PDA

View Full Version : I'm thinking of getting some sheep/ goats



Blume Farm
Dec. 8, 2010, 08:07 PM
Hello COTH peeps! I recently just had cleared about 1 acre of land that is on a gentle hillside. It is unlevel enough that I will not be able to mow it easily and hence am considering getting a pair of olde english babydoll sheep and a pair of pygmy goats to help keep it managed (all females or castrated males).

Anyone ever get a few of these guys and regret it? I have secure fencing, a nice run-in shelter that can be built for them, and no problem with veterinary care. Just wondering if they seemed more work than they thought at first. On the outset it doesn't seem that they will add too many more chores to my day...but maybe I am looking at it through rose colored glasses as I am smitten with how cute they are!!

Any recommendations? Or helpful insights?

RLF
Dec. 8, 2010, 08:45 PM
I knew a woman who bred sheep and she talked about how fragile they are and how high maintenance they are. I don't know if that was because it was a breeding operation, or what...

I also know a woman who has a pygmy goat and loves it! She (the goat lol) will escape if she can, though she doesn't go anywhere.

I've never had either, so I can't say first hand...I would contact some breeders and get their opinion...

Good luck- I think both are adorable and I hope one works out for you!

aspenlucas
Dec. 8, 2010, 08:54 PM
I have goats and I LOVE them! My first two were a pygmy and a pygmy/oberhasli cross. They ran with my horses. After they died of old age we got into a small herd of nubians and a few oberhasli does. I LOVE my goats. My first two goats were hardy, but I learned how fragile these goats really are when we went to a show and brought back a bug that turned into pnuemonia. We lost our best doe to silent pnuemonia. Fine at night, dead in the morning. However we have a great vet and a cupboard full of antibiotics just in case. That being said, we've had the new herd for 1 1/2 years and the only issue was going to the show and coming back. They have been a joy to have around! And yes, adopt a wether from someone. So many castrated boys end up on plates!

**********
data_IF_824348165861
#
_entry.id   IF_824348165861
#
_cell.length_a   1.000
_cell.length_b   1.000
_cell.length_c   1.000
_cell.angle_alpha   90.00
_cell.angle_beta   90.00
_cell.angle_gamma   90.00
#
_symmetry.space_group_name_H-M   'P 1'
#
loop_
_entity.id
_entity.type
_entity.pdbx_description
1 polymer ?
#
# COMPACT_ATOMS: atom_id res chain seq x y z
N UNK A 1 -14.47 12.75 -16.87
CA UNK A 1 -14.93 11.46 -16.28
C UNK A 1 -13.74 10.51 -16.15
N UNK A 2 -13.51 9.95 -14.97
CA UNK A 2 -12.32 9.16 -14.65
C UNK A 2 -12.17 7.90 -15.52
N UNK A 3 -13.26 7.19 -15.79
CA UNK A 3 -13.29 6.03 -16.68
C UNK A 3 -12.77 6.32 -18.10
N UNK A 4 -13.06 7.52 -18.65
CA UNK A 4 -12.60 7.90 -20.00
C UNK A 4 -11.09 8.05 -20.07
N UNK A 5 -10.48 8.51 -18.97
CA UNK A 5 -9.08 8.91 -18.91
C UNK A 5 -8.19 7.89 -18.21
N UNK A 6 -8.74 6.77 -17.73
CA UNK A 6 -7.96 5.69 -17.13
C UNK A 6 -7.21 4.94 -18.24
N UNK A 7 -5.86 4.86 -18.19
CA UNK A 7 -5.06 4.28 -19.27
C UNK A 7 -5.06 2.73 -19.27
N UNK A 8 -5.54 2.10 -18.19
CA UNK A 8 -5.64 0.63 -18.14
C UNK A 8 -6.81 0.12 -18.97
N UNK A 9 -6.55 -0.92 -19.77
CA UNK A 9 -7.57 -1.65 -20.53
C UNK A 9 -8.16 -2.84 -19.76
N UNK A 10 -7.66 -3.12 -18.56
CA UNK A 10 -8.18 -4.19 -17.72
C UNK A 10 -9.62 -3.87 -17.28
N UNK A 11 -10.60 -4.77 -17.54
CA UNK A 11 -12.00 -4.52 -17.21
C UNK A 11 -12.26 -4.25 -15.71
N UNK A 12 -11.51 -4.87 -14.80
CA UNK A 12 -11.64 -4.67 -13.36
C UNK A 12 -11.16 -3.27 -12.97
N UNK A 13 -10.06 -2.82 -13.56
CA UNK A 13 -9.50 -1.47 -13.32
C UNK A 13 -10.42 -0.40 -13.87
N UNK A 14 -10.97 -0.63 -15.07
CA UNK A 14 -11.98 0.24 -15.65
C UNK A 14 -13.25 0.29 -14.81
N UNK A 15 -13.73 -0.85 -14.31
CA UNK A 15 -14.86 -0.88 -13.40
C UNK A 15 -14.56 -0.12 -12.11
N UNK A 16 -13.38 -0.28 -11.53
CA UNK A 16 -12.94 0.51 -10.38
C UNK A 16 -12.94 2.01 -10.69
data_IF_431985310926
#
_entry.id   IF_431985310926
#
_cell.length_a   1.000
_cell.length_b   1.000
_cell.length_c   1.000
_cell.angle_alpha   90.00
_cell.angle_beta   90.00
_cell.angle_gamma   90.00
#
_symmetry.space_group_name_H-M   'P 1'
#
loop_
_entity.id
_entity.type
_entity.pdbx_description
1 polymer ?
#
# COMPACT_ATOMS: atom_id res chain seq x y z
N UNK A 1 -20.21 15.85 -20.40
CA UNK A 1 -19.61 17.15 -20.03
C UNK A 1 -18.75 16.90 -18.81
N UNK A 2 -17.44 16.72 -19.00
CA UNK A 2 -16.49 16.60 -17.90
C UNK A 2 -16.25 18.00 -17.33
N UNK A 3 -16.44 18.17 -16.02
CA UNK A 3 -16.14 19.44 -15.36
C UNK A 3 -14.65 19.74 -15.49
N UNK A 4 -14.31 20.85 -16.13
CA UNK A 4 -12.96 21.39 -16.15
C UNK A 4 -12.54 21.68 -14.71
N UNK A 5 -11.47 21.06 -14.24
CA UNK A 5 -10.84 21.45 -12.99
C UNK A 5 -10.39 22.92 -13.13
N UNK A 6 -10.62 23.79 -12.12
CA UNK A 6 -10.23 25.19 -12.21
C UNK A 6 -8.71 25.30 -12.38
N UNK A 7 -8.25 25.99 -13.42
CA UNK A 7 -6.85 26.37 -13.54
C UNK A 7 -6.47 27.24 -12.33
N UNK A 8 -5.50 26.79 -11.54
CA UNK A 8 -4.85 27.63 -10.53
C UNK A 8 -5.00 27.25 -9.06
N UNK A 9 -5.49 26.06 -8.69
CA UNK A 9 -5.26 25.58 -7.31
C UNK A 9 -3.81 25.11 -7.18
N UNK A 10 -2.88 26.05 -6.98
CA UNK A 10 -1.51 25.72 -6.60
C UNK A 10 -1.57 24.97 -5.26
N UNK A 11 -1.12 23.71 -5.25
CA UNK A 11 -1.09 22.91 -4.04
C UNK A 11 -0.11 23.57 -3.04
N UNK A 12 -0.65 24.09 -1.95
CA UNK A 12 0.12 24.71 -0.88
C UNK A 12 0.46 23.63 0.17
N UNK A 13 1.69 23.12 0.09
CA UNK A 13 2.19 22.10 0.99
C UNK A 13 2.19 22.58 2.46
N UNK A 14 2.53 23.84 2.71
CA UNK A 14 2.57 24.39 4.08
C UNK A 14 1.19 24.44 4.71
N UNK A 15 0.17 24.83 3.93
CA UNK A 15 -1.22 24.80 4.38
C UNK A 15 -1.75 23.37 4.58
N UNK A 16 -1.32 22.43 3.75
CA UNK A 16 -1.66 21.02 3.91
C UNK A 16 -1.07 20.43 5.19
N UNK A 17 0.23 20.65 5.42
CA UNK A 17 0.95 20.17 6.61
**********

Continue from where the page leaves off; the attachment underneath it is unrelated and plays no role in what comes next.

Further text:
goodhors
Dec. 9, 2010, 09:23 AM
Sheep and goats can be difficult or easy, much depending on how they are managed and your facilities for keeping them.

I like sheep better, they are not too smart for getting into trouble. They are responsive to you, make nice pets, come when called, easy to train to lead and handle. Downside is they need at least yearly shearing for the fleece breeds. I put ours on a stand, shear them standing. There are tricks to shearing, can be easier to do. They will need you to check their hooves several times a year, and if you are on gravel or harsh ground, they are fairly self trimming. Otherwise you need to trim the excess hoof growth, can be done on the stand. Depending on how much you handle them, will affect how much they argue with you for shearing and foot care. I think the Babydoll's are hornless, a better way to go.

Goats are cute, CLEVER, and very prone to escape of any enclosure. They get into EVERYTHING possible, when they do get out. They will climb up on everything upright, cars, bales, tack trunks, hay feeders. They will pull bales apart, eat the best and pee on the rest. Horned goats will get caught in fences, feeders, ODD places and tend to be a bit more pushy. I don't like such smart animals working so hard to get out all the time. Goats also need regular hoof care and I would want them dehorned for easier management and their safety.

Both sheep and goats will bunt you, it is how the herd dominance is determined. NOT fun for the humans. You have to push them aside, discipline them for it because that is unacceptable!! Males of both species are MORE determined to do this, but ewes and does will also show this behaviour. It is an instinctive dominance feature you have to deal with. Best to pet both species on the SIDE of the head, under jaw, because rubbing the forehead STIMULATES the butting, they will want to push or hit.

With an acre, you can have 2-3 animals, and they will never overgraze it. You will still need to go trim off any rough spots, weeds they don't like eating, but a weedwhacker would work for that.

You need very good fencing for keeping the animals in, and wandering predators out. This could be the neighbors dogs come to visit. Not much more fun than chasing screaming sheep or goats, grabbing at them or running them until they collapse. Do you have coyotes around too? They also will kill sheep and goats. Some electric on the outside of fence can help prevent pushing under woven wire, but they jump pretty well. Could be an excuse to get a DONKEY!! Donkey will guard sheep, but choose a jenny or gelding. Don't get a mini donkey, not big enough to manage a couple bigger dogs.

We have 4-H project, market lambs each summer. I really enjoy them, and they are gone by summer's end. They are stalled each night for protection from loose neighbor's dogs. So many folks do that late night "let the dog out" for an hour or so, dog goes cruising! We have bells on the lambs and if they get to running the bells are pretty loud, I go see what the problem is! Normal sheep noise is lots of jingles here and there, no steady ringing. These are brass bells, have a nice sound that carries well. More like hearing big wind chimes than cheap jangly noises. We never put the lambs in with the horses, a kick or knocking them around will damage them badly or kill them. I have seen horses pick up goats or sheep and throw them! The small animals don't read horses expressions well, won't quit bothering them.